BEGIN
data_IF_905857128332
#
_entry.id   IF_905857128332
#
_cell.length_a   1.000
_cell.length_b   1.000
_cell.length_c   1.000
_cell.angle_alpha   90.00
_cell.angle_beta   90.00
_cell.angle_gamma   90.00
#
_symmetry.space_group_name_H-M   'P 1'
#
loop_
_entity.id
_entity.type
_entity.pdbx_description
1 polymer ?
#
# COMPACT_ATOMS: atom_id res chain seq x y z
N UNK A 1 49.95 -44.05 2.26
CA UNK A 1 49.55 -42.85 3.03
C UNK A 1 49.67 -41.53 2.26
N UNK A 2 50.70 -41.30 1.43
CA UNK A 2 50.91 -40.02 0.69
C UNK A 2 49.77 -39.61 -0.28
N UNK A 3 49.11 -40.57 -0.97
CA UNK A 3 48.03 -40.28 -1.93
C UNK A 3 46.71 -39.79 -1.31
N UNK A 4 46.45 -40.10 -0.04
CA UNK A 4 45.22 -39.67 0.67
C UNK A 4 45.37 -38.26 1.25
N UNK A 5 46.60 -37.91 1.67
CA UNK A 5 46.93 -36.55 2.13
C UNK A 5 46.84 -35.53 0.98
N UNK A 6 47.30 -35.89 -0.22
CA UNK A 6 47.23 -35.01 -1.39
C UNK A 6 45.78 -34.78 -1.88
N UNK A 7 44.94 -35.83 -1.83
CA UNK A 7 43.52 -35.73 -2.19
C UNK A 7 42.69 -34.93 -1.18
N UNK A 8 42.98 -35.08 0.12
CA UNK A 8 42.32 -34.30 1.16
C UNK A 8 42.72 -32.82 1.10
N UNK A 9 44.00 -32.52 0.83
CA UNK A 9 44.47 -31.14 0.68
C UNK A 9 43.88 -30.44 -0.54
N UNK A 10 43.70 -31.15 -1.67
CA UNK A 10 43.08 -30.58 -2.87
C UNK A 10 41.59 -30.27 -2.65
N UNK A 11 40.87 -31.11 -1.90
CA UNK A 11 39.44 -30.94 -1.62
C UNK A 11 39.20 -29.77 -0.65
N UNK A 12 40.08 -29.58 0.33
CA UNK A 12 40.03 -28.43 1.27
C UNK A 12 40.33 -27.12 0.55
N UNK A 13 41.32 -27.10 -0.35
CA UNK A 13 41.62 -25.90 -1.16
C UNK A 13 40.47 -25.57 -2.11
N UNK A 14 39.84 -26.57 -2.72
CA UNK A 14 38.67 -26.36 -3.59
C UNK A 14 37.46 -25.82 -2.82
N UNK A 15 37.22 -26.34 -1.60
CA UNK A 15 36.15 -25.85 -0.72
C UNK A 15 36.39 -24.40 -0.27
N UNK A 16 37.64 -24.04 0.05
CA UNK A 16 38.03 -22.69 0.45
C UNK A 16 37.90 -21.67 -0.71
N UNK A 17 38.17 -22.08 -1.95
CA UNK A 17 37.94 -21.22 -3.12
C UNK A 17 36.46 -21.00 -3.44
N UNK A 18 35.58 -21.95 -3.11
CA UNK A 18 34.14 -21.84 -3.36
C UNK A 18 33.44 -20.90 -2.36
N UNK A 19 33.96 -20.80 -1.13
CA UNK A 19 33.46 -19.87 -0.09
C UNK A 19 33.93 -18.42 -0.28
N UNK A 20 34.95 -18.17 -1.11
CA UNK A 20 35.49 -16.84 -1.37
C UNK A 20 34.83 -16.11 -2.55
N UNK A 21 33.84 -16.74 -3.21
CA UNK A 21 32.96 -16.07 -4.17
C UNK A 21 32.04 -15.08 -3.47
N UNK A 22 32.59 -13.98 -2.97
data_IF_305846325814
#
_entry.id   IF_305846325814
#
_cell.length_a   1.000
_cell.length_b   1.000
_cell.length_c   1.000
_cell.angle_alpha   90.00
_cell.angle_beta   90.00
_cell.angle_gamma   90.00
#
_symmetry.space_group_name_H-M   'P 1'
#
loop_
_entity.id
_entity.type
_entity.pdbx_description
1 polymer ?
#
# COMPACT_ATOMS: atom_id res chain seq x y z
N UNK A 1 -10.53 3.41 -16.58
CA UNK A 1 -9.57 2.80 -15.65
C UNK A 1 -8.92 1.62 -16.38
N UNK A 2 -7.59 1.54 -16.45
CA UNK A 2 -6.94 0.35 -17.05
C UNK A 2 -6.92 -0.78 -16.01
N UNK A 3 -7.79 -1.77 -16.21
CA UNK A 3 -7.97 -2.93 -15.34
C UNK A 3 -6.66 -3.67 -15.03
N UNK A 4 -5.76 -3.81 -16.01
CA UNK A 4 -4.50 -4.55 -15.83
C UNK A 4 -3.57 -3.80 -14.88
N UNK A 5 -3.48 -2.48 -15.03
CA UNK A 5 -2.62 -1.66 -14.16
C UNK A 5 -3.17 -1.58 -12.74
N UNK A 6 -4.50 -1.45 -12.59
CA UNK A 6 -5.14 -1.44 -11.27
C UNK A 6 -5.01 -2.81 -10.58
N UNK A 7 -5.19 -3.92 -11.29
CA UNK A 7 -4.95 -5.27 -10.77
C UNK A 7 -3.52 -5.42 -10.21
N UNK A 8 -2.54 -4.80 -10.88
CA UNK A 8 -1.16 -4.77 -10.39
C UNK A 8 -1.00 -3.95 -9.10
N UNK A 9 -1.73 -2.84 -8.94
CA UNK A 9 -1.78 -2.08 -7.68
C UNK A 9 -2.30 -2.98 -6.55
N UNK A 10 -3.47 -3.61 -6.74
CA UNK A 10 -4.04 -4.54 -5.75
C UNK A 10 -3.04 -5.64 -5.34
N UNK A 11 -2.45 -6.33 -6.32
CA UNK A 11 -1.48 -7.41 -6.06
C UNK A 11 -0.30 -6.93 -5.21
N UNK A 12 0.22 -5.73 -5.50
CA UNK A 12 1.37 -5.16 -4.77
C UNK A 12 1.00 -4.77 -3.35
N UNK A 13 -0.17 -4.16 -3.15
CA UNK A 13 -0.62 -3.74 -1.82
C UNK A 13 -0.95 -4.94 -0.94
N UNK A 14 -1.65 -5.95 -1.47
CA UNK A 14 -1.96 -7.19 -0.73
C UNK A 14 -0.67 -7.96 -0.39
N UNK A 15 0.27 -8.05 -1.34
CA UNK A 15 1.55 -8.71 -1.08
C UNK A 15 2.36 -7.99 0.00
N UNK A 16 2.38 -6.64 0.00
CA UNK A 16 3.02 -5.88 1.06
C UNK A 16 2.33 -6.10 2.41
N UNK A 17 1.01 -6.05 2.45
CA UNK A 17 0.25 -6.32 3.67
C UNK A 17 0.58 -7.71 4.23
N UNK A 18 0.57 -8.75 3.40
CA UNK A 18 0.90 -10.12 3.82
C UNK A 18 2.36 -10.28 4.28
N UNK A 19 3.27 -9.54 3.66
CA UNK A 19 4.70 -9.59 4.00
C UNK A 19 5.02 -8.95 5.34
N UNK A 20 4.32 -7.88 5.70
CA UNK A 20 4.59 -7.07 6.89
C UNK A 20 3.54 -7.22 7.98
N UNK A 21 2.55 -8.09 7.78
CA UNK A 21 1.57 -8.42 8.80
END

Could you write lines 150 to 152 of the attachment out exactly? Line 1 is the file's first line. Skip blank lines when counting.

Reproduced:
N UNK A 16 2.38 -6.64 0.00
CA UNK A 16 3.02 -5.88 1.06
C UNK A 16 2.33 -6.10 2.41